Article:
That’s why the California Nurses Association is pushing a bill that would require the state to adopt stricter smoke evacuation regulations. The Legislature is expected to vote later this month. (A similar bill was passed last year, but Governor Jerry Brown vetoed it, saying the issue should be up to the state occupational safety board. This year’s version will allow that board to set the specific regulations.)
“Our members wanted to know, why aren’t hospitals doing something to mitigate this harm?” said Stephanie Roberson, a legislative advocate for the association. Roberson said her group had accepted no funding from manufacturers. “We are strictly doing this to protect our nurses and our patients,” she said.
STAT’s close look at the research, however, raised doubts about the level of threats. Consider the claim that breathing surgical plumes for a day is equivalent to smoking more than two dozen unfiltered cigarettes. It’s become something of a rallying cry for advocates.
But it does not appear to be grounded in solid science.
That statistic was extrapolated from a single obscure paper — which involved analyzing fumes emitted when the researchers used surgical tools to burn 1 gram of dog tongue in a small box. A direct comparison doesn’t take into account that when you smoke cigarettes, you inhale the chemicals directly into your lungs. The paper’s authors even stated in their conclusion that based on experience at their hospital, they felt exposure to smoke in an OR was “rather limited” compared to cigarette smoke.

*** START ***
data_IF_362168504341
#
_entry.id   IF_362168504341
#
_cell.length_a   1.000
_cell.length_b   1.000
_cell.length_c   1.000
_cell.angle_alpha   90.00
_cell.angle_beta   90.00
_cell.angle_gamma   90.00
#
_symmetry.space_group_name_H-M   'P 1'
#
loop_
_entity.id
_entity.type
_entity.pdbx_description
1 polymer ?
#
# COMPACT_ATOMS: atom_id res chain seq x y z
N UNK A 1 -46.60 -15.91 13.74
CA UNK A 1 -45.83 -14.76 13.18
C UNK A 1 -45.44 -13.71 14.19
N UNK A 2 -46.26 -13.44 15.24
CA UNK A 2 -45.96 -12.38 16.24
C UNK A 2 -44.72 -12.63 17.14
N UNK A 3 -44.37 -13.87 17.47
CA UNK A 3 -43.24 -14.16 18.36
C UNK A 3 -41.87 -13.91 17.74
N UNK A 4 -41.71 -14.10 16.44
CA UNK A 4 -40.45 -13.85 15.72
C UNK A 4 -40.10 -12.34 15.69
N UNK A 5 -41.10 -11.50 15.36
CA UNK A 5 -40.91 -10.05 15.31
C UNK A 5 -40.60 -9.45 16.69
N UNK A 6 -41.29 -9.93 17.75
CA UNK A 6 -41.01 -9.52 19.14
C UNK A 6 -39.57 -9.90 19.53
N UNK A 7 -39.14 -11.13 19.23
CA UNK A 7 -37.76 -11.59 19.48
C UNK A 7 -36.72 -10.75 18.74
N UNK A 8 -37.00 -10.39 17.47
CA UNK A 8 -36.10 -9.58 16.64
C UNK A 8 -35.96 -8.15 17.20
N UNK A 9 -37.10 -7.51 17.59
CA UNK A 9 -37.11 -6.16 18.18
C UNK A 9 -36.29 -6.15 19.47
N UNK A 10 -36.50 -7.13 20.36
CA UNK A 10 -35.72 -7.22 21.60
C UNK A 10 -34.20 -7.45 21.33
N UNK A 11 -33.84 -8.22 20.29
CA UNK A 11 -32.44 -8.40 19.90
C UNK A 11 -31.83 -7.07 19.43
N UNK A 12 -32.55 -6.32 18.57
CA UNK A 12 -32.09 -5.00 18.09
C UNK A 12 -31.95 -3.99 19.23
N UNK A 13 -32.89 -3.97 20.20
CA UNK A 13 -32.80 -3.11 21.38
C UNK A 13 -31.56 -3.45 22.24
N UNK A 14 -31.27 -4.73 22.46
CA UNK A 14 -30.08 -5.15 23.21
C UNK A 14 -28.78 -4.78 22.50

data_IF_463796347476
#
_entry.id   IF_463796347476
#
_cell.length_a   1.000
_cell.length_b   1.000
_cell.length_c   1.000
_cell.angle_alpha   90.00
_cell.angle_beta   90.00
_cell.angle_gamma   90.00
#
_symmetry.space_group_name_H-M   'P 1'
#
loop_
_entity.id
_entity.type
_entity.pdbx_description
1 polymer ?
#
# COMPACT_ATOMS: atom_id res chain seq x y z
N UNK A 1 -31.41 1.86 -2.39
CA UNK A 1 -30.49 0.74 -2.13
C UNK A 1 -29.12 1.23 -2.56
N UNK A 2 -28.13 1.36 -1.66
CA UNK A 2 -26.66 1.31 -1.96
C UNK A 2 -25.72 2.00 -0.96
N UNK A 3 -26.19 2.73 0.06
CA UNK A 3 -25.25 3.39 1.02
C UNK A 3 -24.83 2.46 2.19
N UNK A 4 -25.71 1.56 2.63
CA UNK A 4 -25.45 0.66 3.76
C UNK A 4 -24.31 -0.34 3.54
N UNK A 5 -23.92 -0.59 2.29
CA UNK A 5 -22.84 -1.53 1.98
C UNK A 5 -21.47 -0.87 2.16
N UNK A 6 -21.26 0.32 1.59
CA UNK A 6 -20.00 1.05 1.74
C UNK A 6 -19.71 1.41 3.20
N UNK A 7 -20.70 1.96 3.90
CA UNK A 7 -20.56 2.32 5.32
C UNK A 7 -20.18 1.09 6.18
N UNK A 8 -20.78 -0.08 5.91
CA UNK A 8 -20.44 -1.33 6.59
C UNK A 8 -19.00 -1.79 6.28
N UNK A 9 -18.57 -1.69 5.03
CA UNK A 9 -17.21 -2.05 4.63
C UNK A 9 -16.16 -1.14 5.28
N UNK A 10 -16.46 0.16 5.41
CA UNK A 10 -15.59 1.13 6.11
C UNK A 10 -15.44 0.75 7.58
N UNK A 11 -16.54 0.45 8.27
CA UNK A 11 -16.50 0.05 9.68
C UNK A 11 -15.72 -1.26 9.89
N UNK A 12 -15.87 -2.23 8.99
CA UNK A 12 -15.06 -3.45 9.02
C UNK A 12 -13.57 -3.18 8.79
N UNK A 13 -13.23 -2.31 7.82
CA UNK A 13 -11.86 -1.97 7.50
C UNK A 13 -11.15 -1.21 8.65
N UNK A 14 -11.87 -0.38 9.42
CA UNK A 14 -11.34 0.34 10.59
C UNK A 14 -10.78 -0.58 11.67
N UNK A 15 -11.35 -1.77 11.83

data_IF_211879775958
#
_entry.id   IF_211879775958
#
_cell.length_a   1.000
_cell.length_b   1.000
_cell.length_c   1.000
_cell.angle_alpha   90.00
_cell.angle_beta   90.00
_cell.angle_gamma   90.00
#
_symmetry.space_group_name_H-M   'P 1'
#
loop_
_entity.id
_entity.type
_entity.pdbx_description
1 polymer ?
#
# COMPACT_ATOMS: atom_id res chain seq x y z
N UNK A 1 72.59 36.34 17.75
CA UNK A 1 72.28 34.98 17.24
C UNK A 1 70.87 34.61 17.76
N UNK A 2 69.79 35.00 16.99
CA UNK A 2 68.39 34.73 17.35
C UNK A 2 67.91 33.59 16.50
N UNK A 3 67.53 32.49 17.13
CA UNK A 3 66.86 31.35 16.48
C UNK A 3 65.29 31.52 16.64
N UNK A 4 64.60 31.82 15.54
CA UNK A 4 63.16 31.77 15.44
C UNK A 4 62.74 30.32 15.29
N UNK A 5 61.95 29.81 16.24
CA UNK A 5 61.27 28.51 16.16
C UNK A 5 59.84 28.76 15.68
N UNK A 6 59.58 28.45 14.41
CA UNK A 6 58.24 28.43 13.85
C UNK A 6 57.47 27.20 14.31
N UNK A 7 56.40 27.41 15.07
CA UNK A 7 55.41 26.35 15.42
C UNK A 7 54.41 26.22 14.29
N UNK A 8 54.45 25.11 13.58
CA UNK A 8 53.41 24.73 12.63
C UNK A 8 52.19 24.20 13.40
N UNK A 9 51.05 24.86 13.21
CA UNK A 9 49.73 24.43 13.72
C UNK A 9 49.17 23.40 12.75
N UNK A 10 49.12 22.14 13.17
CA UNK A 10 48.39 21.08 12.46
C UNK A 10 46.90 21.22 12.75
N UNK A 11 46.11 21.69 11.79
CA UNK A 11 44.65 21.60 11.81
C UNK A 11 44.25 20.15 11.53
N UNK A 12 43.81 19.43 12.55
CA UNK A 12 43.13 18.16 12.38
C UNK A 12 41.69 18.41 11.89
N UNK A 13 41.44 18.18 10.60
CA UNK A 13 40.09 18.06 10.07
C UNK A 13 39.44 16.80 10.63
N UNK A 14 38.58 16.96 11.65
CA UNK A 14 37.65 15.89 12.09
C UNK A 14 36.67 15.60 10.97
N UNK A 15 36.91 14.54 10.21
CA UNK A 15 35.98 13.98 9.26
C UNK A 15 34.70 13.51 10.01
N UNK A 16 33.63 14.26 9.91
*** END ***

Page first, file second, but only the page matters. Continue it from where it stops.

A separate, three-month study of operating room air found that while surgical tools did indeed create airborne particles, OR air was actually cleaner than air outside the hospital: It contained fewer small and potentially irritating particles, likely because of routine HEPA filtering. (The study also noted that OR air was much drier than outdoor air, a factor which could contribute to airway irritation.)
And while mutagenic compounds have been detected in trace amounts in surgical smoke, exposure to the smoke has never been proven to cause cancer. A 2007 analysis of health records of more than 86,000 nurses found no increase in lung cancer risk for those who had spent their careers in operating rooms.
As for the statistic that OR nurses are twice as likely to have respiratory ailments, that comes from a web survey of nearly 800 nurses but does not account for other reasons — like drier air or more exposure to disease — that OR nurses could become sick. Nor does it account for the fact that people with respiratory issues might be more interested in taking the survey.
‘No clear signal of disease’
One of the most frightening claims about surgical plume is that it may transmit genital warts, or human papillomavirus, to medical staff who are working to ablate a patient’s warts.
Those pushing for smoke restrictions repeatedly cite two decades-old published case reports, one involving a surgeon from Norway, another a nurse from Germany; both were diagnosed with genital warts in their throats after taking part in laser surgeries. There are other anecdotal case reports involving surgeons with warts in uncommon areas: their eyes and at the edges of their noses, and one 2013 study reporting that two laser surgeons suffered HPV-positive tonsillar cancer despite having few risk factors.